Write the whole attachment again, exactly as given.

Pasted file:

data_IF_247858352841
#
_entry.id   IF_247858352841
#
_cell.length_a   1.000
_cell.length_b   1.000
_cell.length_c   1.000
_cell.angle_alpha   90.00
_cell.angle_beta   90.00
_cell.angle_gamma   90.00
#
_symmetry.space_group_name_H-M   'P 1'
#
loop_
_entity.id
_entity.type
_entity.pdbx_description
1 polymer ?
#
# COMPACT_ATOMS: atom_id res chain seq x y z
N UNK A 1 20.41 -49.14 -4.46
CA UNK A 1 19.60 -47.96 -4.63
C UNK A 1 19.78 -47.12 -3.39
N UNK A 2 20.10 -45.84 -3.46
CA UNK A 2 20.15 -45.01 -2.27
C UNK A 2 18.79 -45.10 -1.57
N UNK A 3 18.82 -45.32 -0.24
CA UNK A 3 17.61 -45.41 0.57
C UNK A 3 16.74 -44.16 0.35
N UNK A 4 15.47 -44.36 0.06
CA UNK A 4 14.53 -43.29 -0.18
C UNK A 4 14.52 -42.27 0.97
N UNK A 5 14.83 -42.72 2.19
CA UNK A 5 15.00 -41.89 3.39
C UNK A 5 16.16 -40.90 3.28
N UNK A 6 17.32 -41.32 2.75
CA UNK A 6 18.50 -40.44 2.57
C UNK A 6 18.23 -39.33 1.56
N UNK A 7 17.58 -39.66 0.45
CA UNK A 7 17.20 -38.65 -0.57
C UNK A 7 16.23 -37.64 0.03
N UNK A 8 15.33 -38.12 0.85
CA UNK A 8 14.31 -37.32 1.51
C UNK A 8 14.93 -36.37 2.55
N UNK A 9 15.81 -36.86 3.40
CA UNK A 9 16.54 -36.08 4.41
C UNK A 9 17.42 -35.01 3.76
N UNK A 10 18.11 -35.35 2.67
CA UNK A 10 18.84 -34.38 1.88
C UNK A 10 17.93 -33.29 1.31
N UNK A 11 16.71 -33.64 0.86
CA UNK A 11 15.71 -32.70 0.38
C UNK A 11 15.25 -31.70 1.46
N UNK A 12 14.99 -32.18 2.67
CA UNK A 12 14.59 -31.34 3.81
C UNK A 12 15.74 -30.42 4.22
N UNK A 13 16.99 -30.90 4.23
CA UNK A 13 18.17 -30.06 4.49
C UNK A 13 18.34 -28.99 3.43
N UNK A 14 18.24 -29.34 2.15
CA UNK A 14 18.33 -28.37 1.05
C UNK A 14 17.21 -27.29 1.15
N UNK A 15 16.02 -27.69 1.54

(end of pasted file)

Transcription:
data_IF_247858352841
#
_entry.id   IF_247858352841
#
_cell.length_a   1.000
_cell.length_b   1.000
_cell.length_c   1.000
_cell.angle_alpha   90.00
_cell.angle_beta   90.00
_cell.angle_gamma   90.00
#
_symmetry.space_group_name_H-M   'P 1'
#
loop_
_entity.id
_entity.type
_entity.pdbx_description
1 polymer ?
#
# COMPACT_ATOMS: atom_id res chain seq x y z
N UNK A 1 20.41 -49.14 -4.46
CA UNK A 1 19.60 -47.96 -4.63
C UNK A 1 19.78 -47.12 -3.39
N UNK A 2 20.10 -45.84 -3.46
CA UNK A 2 20.15 -45.01 -2.27
C UNK A 2 18.79 -45.10 -1.57
N UNK A 3 18.82 -45.32 -0.24
CA UNK A 3 17.61 -45.41 0.57
C UNK A 3 16.74 -44.16 0.35
N UNK A 4 15.47 -44.36 0.06
CA UNK A 4 14.53 -43.29 -0.18
C UNK A 4 14.52 -42.27 0.97
N UNK A 5 14.83 -42.72 2.19
CA UNK A 5 15.00 -41.89 3.39
C UNK A 5 16.16 -40.90 3.28
N UNK A 6 17.32 -41.32 2.75
CA UNK A 6 18.50 -40.44 2.57
C UNK A 6 18.23 -39.33 1.56
N UNK A 7 17.58 -39.66 0.45
CA UNK A 7 17.20 -38.65 -0.57
C UNK A 7 16.23 -37.64 0.03
N UNK A 8 15.33 -38.12 0.85
CA UNK A 8 14.31 -37.32 1.51
C UNK A 8 14.93 -36.37 2.55
N UNK A 9 15.81 -36.86 3.40
CA UNK A 9 16.54 -36.08 4.41
C UNK A 9 17.42 -35.01 3.76
N UNK A 10 18.11 -35.35 2.67
CA UNK A 10 18.84 -34.38 1.88
C UNK A 10 17.93 -33.29 1.31
N UNK A 11 16.71 -33.64 0.86
CA UNK A 11 15.71 -32.70 0.38
C UNK A 11 15.25 -31.70 1.46
N UNK A 12 14.99 -32.18 2.67
CA UNK A 12 14.59 -31.34 3.81
C UNK A 12 15.74 -30.42 4.22
N UNK A 13 16.99 -30.90 4.23
CA UNK A 13 18.17 -30.06 4.49
C UNK A 13 18.34 -28.99 3.43
N UNK A 14 18.24 -29.34 2.15
CA UNK A 14 18.33 -28.37 1.05
C UNK A 14 17.21 -27.29 1.15
N UNK A 15 16.02 -27.69 1.54